# 📝 Guest Post: Choosing the Right Vector Index For Your Project*

*In this post, Frank Liu. ML Architect at Zilliz, discusses vector databases and different indexing strategies for approximate nearest neighbor search. The options mentioned include brute-force search, inverted file index, scalar quantization, product quantization, HNSW, and Annoy. Liu emphasizes the importance of considering application requirements when choosing the appropriate index.*

Vector databases are purpose-built databases meant to conduct approximate nearest neighbor search across large datasets of high-dimensional vectors (typically over 96 dimensions and sometimes over 10k). These vectors are meant to represent the semantics of unstructured data, i.e. data that cannot be fit into traditional databases such as relational databases, wide-column stores, or document databases.

Conducting efficient similarity search requires a data structure known as a vector index. These indexes enable efficient traversal of the entire database; rather than having to perform brute-force search with each vector. There are a number of in-memory vector search algorithms and indexing strategies available to you on your vector search journey. Here's a quick summary of each:

### Brute-force search (`FLAT`)

Brute-force search, also known as "flat" indexing, is an approach that compares the query vector with every other vector in the database. While it may seem naive and inefficient, flat indexing can yield surprisingly good results for small datasets, especially when parallelized with accelerators like GPUs or FPGAs.

### Inverted file index (`IVF`)

IVF is a partition-based indexing strategy that assigns all database vectors to the partition with the closest centroid. Cluster centroids are determined using unsupervised clustering (typically k-means). With the centroids and assignments in place, we can create an inverted index, correlating each centroid with a list of vectors in its cluster. IVF is generally a solid choice for small- to medium-size datasets.

### Scalar quantization (`SQ`)

Scalar quantization converts floating-point vectors (typically `float32`

or `float64`

) into integer vectors by dividing each dimension into bins. The process involves:

Determining the maximum and minimum values of each dimension.

Calculating start values and step sizes.

Performing quantization by subtracting start values and dividing by step sizes.

The quantized dataset typically uses 8-bit unsigned integers, but lower values (5-bit, 4-bit, and even 2-bit) are also common.

### Product quantization (`PQ`)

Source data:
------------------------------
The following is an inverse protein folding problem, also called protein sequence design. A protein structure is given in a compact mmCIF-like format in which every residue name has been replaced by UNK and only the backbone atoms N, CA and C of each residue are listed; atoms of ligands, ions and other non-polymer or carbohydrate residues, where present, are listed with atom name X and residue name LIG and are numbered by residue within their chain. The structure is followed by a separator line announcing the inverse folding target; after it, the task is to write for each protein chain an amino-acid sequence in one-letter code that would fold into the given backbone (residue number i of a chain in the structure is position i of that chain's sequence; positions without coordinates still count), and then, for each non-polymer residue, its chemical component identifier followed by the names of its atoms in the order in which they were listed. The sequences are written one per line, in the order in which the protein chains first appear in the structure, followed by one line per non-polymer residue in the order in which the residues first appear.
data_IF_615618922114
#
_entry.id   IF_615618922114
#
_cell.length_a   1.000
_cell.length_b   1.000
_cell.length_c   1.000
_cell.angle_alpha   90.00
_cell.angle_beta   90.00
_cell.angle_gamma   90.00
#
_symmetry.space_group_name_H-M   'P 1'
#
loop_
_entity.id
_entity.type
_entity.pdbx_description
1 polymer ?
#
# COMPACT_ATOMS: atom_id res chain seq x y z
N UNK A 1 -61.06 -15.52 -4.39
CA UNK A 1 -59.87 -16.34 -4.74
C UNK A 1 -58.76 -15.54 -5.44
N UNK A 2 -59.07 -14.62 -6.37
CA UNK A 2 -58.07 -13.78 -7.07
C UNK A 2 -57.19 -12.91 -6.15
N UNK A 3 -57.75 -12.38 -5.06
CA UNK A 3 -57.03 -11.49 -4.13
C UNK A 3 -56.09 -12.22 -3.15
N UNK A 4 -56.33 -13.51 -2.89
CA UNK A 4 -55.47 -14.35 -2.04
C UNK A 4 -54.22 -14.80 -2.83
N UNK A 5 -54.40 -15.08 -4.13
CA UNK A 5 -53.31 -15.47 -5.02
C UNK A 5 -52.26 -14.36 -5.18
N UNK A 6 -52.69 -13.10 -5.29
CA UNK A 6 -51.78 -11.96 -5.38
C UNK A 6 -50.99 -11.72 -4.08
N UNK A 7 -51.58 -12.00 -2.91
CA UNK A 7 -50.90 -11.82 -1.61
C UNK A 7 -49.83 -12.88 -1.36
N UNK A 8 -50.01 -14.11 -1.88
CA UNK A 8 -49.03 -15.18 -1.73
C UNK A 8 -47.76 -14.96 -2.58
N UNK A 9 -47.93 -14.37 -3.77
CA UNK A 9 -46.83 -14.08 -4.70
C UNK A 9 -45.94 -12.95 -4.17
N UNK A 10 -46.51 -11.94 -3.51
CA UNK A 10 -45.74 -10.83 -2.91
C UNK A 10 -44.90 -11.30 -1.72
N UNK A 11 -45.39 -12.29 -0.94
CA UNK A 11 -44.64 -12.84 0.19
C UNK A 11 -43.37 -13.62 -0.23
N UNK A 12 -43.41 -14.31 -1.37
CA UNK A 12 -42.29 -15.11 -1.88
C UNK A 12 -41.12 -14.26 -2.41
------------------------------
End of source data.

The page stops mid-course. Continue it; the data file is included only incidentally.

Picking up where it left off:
Scalar quantization disregards distribution along each vector dimension, potentially leading to underutilized bins. Product quantization (PQ) is a more powerful alternative that performs both compression and reduction: high-dimensional vectors are mapped to low-dimensional quantized vectors assigning fixed-length chunks of the original vector to a single quantized value. `PQ` typically involves splitting vectors, applying k-means clustering across all splits, and converting centroid indices.

### Hierarchical Navigable Small Worlds (`HNSW`)

HNSW is the most commonly used vectoring indexing strategy today. It combines two concepts: skip lists and Navigable Small Worlds (NSWs). Skip lists are effectively layered linked lists for faster random access (`O(log n)`

` for skip lists vs. `O(n)`

for linked lists). In HNSW, we create a hierarchical graph of NSWs. Searching in HNSW involves starting at the top layer and moving toward the nearest neighbor in each layer until we find the closest match. Inserts work by finding the nearest neighbor and adding connections.

### Approximate Nearest Neighbors Oh Yeah (`Annoy`)

Annoy is a tree-based index that uses binary search trees as its core data structure. It partitions the vector space recursively to create a binary tree, where each node is split by a hyperplane equidistant from two randomly selected child vectors. The splitting process continues until leaf nodes have fewer than a predefined number of elements. Querying involves iteratively the tree to determine which side of the hyperplane the query vector falls on.

Don't worry if some of these summaries feel a bit obtuse. Vector search algorithms can be fairly complex but are often easier to explain with visualizations and a bit of code.

## Picking a vector index